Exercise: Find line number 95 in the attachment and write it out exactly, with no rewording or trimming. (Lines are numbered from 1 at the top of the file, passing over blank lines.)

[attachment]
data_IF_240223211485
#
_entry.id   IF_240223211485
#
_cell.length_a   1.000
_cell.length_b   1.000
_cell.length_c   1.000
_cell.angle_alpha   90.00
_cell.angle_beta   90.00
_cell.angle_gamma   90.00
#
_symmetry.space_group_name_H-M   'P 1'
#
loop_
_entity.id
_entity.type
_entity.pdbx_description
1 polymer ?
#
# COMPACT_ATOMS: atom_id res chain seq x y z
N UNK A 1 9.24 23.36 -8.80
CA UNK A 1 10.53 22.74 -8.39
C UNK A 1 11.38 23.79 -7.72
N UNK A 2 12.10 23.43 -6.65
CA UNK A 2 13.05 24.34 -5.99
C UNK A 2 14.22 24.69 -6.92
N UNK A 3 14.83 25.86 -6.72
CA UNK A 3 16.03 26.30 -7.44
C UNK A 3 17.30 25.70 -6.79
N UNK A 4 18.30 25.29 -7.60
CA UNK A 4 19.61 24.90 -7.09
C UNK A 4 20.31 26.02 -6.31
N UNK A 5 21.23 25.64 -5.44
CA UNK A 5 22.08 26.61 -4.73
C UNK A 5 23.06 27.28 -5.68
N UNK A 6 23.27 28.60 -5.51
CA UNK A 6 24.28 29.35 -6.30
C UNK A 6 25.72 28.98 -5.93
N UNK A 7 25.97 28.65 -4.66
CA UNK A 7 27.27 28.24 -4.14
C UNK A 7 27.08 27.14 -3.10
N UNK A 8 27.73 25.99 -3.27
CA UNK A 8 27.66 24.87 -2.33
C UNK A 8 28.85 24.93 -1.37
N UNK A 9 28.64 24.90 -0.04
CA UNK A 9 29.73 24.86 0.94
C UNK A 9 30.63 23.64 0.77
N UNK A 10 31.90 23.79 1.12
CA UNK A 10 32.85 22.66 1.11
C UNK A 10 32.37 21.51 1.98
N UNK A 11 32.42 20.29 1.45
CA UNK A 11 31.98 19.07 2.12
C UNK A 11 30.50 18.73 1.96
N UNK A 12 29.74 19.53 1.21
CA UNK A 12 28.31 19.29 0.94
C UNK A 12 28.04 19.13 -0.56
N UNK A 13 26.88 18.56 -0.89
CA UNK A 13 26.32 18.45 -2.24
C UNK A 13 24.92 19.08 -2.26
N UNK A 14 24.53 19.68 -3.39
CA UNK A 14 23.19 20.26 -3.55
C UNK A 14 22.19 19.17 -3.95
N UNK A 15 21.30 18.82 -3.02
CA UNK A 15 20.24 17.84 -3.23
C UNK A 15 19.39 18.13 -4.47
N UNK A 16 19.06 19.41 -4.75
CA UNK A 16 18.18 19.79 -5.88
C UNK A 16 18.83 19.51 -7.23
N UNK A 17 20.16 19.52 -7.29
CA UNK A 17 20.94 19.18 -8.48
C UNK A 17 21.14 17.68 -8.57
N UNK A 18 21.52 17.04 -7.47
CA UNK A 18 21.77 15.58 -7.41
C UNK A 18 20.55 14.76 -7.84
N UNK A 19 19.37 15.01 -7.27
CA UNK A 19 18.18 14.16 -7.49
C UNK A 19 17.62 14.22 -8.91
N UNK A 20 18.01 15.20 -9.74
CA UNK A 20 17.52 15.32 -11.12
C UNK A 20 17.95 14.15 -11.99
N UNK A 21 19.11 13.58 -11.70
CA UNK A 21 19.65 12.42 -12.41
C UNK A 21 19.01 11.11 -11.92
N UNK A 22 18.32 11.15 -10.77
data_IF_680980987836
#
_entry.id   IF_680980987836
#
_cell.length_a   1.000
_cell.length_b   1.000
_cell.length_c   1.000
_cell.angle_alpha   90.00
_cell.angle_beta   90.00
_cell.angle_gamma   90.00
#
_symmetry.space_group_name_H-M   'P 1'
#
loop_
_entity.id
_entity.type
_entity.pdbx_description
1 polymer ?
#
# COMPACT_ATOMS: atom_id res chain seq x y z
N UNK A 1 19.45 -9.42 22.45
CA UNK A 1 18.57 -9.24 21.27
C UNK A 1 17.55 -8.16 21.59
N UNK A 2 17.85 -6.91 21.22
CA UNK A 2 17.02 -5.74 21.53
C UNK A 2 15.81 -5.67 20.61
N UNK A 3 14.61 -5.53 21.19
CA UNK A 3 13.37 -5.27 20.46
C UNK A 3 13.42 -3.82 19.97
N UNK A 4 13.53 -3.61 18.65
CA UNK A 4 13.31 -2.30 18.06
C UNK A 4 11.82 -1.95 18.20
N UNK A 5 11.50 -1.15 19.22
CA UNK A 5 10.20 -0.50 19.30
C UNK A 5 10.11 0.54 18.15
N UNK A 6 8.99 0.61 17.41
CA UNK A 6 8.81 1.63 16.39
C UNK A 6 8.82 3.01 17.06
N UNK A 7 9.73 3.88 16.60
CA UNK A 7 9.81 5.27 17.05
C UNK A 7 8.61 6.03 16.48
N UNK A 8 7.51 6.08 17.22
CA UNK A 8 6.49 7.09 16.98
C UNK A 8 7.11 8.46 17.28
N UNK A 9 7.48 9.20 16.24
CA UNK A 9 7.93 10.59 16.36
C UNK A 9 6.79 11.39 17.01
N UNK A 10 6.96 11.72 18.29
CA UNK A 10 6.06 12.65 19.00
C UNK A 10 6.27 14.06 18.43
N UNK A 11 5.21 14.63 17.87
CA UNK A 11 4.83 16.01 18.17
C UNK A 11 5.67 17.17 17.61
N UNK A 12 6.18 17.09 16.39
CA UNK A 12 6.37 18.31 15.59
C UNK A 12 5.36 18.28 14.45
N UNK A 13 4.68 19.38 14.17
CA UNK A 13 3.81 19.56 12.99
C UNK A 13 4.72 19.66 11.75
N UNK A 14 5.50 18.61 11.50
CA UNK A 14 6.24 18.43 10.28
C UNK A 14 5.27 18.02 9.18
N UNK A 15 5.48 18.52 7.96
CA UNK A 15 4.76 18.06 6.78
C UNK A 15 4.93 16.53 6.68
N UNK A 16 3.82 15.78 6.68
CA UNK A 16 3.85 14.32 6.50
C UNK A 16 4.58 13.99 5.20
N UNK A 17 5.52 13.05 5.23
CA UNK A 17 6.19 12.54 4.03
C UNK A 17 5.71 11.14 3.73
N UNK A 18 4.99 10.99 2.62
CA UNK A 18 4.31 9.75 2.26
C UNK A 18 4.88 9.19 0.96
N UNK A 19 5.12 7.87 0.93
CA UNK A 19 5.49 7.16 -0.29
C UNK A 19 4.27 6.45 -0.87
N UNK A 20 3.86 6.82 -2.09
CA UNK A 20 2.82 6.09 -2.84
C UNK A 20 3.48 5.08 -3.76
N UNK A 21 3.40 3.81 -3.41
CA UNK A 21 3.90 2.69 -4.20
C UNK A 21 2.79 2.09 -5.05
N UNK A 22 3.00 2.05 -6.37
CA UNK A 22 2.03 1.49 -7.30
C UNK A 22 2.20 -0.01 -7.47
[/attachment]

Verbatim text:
#